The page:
Such broad-based retaliation might have threatened the core rationale for Hariri's prime ministry — revitalizing Lebanon' s economy. With Lebanon weighted down with $25 billion in debt, much of which accumulated during his last term as premier, Hariri outlined an economic plan based on a comprehensive reorganization of government, privatization of government-owned companies, and aggressive efforts to secure foreign investment, mainly from Western countries. The investment campaign was highlighted in a February 20 meeting between U.S. Ambassador to Lebanon David Satterfield and the Lebanese minister of energy and water, reported in the Lebanese media. According to reports, the discussions centered on the investment opportunities open to American companies, with the Lebanese minister stressing that U.S. firms could make significant contributions to Lebanon. For his part, Satterfield reportedly said that Lebanon's power and water sectors were attractive to U.S. companies but that any substantial investment depended on the Lebanese government assuming its responsibility by restraining Hizballah from engaging in provocations across the Israel-Lebanon border.
That an outside power like the United States might pressure the Lebanese government to clamp down on Hizballah activities was too much for Nasrallah, even in exchange for economic benefits. He responded by attacking the U.S. ambassador personally: "Satterfield and the State Department are not, and have never been, eager for stability in Lebanon and for an atmosphere which encourages investments." Nasrallah's response reflects Hizballah's acute sensitivity to Lebanese public opinion. While the need to avoid appearing as the obstacle to Lebanon's post-war recovery might not lead to a complete halt of Hizballah's activities, it may affect the intensity and frequency of Hizballah provocations or perhaps even convince the organization to channel more of its resources towards support of the "Al-Aqsa Intifada" by directing and facilitating terror attacks inside Israel.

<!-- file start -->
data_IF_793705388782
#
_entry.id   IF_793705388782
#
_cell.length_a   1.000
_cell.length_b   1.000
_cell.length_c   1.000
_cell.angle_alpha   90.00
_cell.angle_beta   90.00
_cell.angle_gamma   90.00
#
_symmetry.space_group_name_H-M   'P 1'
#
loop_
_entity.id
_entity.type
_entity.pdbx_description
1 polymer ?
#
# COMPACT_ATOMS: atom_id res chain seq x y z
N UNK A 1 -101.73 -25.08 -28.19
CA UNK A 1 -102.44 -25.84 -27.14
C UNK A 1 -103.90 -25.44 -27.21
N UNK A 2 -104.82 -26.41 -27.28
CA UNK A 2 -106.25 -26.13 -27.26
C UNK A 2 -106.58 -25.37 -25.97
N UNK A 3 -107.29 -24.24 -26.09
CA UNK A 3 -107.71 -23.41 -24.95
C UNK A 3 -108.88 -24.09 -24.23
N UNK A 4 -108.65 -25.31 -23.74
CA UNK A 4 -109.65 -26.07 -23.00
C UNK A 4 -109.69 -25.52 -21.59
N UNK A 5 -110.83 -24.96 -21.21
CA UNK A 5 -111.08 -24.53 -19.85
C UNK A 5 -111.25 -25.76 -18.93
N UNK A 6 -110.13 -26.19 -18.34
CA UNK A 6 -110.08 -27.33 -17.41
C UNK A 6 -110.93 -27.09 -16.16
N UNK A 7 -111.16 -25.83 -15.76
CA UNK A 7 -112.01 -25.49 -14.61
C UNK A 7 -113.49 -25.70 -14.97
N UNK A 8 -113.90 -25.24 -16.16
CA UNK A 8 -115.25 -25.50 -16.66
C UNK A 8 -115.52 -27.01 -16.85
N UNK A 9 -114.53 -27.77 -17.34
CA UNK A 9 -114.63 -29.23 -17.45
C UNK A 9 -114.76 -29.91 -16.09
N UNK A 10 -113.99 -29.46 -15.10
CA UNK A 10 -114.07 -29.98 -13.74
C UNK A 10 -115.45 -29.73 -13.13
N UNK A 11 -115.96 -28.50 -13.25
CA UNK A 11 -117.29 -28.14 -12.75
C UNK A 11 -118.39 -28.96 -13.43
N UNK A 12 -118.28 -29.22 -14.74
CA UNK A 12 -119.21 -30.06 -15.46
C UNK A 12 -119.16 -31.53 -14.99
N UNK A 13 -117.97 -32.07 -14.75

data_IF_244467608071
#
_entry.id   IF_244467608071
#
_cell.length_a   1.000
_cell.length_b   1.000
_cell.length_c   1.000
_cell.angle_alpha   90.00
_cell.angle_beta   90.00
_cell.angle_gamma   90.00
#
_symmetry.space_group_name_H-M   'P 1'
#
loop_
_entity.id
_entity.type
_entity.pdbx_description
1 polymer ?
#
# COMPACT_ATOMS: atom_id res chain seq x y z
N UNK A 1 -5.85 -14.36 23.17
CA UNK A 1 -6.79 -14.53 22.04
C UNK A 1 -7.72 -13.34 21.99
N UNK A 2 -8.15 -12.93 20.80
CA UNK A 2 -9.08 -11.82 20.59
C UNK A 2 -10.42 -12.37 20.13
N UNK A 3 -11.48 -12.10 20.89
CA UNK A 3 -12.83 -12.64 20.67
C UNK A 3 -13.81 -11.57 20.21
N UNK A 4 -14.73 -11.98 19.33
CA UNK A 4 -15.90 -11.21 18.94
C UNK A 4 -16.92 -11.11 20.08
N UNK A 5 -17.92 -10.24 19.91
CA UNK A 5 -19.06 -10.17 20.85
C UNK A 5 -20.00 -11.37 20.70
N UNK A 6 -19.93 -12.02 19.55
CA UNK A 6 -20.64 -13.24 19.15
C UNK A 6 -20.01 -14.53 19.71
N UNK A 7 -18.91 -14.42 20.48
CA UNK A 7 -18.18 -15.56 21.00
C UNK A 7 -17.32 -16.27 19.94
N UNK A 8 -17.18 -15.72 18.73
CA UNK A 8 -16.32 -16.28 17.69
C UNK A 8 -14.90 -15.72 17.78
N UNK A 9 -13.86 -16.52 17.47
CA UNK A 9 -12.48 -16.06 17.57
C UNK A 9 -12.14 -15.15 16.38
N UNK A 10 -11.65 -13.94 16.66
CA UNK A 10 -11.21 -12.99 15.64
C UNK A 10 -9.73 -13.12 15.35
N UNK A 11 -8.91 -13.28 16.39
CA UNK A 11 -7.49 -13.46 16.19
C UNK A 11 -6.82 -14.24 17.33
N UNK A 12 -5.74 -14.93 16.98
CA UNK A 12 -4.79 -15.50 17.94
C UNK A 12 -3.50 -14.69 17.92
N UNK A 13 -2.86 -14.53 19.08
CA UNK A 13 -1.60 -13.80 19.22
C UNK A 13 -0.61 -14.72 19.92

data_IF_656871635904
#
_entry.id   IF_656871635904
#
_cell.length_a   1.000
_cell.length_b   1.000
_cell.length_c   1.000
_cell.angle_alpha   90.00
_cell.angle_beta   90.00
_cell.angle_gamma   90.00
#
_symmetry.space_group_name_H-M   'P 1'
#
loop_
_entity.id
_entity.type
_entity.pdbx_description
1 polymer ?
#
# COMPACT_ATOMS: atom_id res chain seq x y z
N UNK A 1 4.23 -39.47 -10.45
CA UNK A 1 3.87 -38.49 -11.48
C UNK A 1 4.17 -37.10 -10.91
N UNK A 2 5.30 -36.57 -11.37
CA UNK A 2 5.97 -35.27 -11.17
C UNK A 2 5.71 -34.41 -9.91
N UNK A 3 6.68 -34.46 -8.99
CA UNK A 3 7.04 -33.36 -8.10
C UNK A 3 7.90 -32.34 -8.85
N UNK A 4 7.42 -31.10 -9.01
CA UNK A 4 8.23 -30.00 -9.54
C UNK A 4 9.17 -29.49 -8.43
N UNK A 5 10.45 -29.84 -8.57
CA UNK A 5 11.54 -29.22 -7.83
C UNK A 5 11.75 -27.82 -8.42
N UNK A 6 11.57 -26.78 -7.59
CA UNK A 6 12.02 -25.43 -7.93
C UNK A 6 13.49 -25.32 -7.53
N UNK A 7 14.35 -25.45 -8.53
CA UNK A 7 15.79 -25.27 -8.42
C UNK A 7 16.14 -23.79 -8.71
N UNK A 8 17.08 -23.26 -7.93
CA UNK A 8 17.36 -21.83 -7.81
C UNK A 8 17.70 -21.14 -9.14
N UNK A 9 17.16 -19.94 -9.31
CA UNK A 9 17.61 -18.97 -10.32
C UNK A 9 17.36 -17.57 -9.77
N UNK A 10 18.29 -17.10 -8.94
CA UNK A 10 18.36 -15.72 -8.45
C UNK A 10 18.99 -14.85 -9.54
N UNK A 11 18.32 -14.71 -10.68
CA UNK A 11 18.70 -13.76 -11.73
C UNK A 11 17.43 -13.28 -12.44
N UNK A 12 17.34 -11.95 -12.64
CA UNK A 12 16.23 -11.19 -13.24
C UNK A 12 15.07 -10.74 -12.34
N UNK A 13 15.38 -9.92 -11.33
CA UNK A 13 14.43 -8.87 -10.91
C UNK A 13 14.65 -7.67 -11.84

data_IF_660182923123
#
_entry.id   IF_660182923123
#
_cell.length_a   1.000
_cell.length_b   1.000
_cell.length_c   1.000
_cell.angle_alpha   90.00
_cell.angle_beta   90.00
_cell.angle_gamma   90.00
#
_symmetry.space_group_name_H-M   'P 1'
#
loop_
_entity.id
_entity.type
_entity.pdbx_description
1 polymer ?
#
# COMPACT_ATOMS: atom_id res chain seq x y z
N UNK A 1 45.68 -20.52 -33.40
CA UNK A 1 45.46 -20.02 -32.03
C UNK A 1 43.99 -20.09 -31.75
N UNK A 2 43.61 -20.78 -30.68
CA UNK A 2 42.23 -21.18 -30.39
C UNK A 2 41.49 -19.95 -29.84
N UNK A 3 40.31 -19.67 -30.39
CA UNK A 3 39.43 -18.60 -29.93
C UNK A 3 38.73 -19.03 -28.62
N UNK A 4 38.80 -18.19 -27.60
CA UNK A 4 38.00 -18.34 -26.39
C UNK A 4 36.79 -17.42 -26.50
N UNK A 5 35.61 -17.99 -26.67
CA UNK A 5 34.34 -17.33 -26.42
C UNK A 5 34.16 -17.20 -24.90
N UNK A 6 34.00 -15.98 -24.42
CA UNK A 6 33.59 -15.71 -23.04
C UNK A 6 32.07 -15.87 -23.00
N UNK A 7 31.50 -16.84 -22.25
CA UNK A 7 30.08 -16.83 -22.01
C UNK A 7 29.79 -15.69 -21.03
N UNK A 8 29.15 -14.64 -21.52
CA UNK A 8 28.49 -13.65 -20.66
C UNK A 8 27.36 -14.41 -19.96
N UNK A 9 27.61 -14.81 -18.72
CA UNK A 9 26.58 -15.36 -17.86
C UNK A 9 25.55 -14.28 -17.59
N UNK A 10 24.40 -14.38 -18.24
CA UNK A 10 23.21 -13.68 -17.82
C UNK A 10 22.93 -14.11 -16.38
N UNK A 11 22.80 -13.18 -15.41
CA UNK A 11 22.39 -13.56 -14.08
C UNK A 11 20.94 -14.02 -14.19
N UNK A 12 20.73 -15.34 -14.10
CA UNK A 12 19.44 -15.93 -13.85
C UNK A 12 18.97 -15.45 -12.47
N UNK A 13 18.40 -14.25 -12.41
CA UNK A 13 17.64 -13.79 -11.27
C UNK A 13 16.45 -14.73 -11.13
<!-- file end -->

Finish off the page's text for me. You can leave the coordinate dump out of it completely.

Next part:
Despite the papering over of their differences, there remains a fundamental, conceptual conflict between Hariri and Nasrallah that is unresolved. Hariri's political survival is dependent upon improving Lebanon's economic situation, which is in turn dependent upon regional stability and the maintenance of calm along the Israel–Lebanon border. In contrast, Hizballah's future and its "Jihadic identity" are inextricably linked to the continuation of operations in the Sheba'a Farms and the preservation of regional instability. Ironically, despite this clash of interests, both parties — who both consider themselves Lebanese patriots — are also dependent on each other for their survival. Hariri cannot provoke Hizballah opposition to his economic plans just as Hizballah cannot provoke the antipathy of the majority of Lebanese who support Hariri's efforts to kick-start the economy.
The Syrian Dilemma
This delicate situation inside Lebanon aggravates Syria's internal tensions, too. On the one hand, a low level of instability on the Lebanese–Israeli border serves Syrian national interests vis-a-vis the Golan Heights, reminding Israel that this remains an unresolved sore on its frontiers. On the other hand, cross-border provocations run the risk of provoking Israeli retaliation aimed directly at Syria or at Syrian assets or targets in Lebanon. An attack which sets back Lebanon's economic rehabilitation will harm Syrian interests, since Lebanon is a mainstay of the Syrian economy, both as a source of direct income and "a bridge to the West." It seems, therefore, that the Syrians have a strong interest in supporting Hariri's efforts to attract foreign investments to Lebanon, given that these can provide a financial windfall to Syria that bypasses Syria's archaic bureaucracy and its sluggish economic reforms. Only by Syria supporting Hariri, this argument goes, can Lebanon become Hong Kong to Syria's China.